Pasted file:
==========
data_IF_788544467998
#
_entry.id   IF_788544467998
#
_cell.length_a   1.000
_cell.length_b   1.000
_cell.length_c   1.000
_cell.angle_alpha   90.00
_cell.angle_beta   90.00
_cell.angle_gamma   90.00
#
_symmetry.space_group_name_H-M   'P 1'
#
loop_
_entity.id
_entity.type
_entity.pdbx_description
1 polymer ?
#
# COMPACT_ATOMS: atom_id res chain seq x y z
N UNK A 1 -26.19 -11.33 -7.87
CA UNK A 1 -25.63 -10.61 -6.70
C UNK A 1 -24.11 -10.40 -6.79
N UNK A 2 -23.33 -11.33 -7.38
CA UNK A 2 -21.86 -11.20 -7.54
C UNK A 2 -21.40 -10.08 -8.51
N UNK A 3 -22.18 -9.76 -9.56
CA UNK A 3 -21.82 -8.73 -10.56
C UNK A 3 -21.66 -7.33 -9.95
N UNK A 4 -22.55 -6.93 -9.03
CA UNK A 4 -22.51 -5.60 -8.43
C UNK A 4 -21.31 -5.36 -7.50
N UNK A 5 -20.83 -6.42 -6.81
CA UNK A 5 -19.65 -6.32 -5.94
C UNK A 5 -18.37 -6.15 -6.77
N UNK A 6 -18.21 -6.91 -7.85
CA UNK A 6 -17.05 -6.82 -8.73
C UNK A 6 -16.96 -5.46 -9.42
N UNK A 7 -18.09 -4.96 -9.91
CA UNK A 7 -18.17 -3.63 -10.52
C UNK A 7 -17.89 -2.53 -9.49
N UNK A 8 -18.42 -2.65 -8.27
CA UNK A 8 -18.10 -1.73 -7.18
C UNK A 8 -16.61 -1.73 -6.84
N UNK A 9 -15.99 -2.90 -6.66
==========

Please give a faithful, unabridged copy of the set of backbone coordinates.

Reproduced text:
data_IF_788544467998
#
_entry.id   IF_788544467998
#
_cell.length_a   1.000
_cell.length_b   1.000
_cell.length_c   1.000
_cell.angle_alpha   90.00
_cell.angle_beta   90.00
_cell.angle_gamma   90.00
#
_symmetry.space_group_name_H-M   'P 1'
#
loop_
_entity.id
_entity.type
_entity.pdbx_description
1 polymer ?
#
# COMPACT_ATOMS: atom_id res chain seq x y z
N UNK A 1 -26.19 -11.33 -7.87
CA UNK A 1 -25.63 -10.61 -6.70
C UNK A 1 -24.11 -10.40 -6.79
N UNK A 2 -23.33 -11.33 -7.38
CA UNK A 2 -21.86 -11.20 -7.54
C UNK A 2 -21.40 -10.08 -8.51
N UNK A 3 -22.18 -9.76 -9.56
CA UNK A 3 -21.82 -8.73 -10.56
C UNK A 3 -21.66 -7.33 -9.95
N UNK A 4 -22.55 -6.93 -9.03
CA UNK A 4 -22.51 -5.60 -8.43
C UNK A 4 -21.31 -5.36 -7.50
N UNK A 5 -20.83 -6.42 -6.81
CA UNK A 5 -19.65 -6.32 -5.94
C UNK A 5 -18.37 -6.15 -6.77
N UNK A 6 -18.21 -6.91 -7.85
CA UNK A 6 -17.05 -6.82 -8.73
C UNK A 6 -16.96 -5.46 -9.42
N UNK A 7 -18.09 -4.96 -9.91
CA UNK A 7 -18.17 -3.63 -10.52
C UNK A 7 -17.89 -2.53 -9.49
N UNK A 8 -18.42 -2.65 -8.27
CA UNK A 8 -18.10 -1.73 -7.18
C UNK A 8 -16.61 -1.73 -6.84
N UNK A 9 -15.99 -2.90 -6.66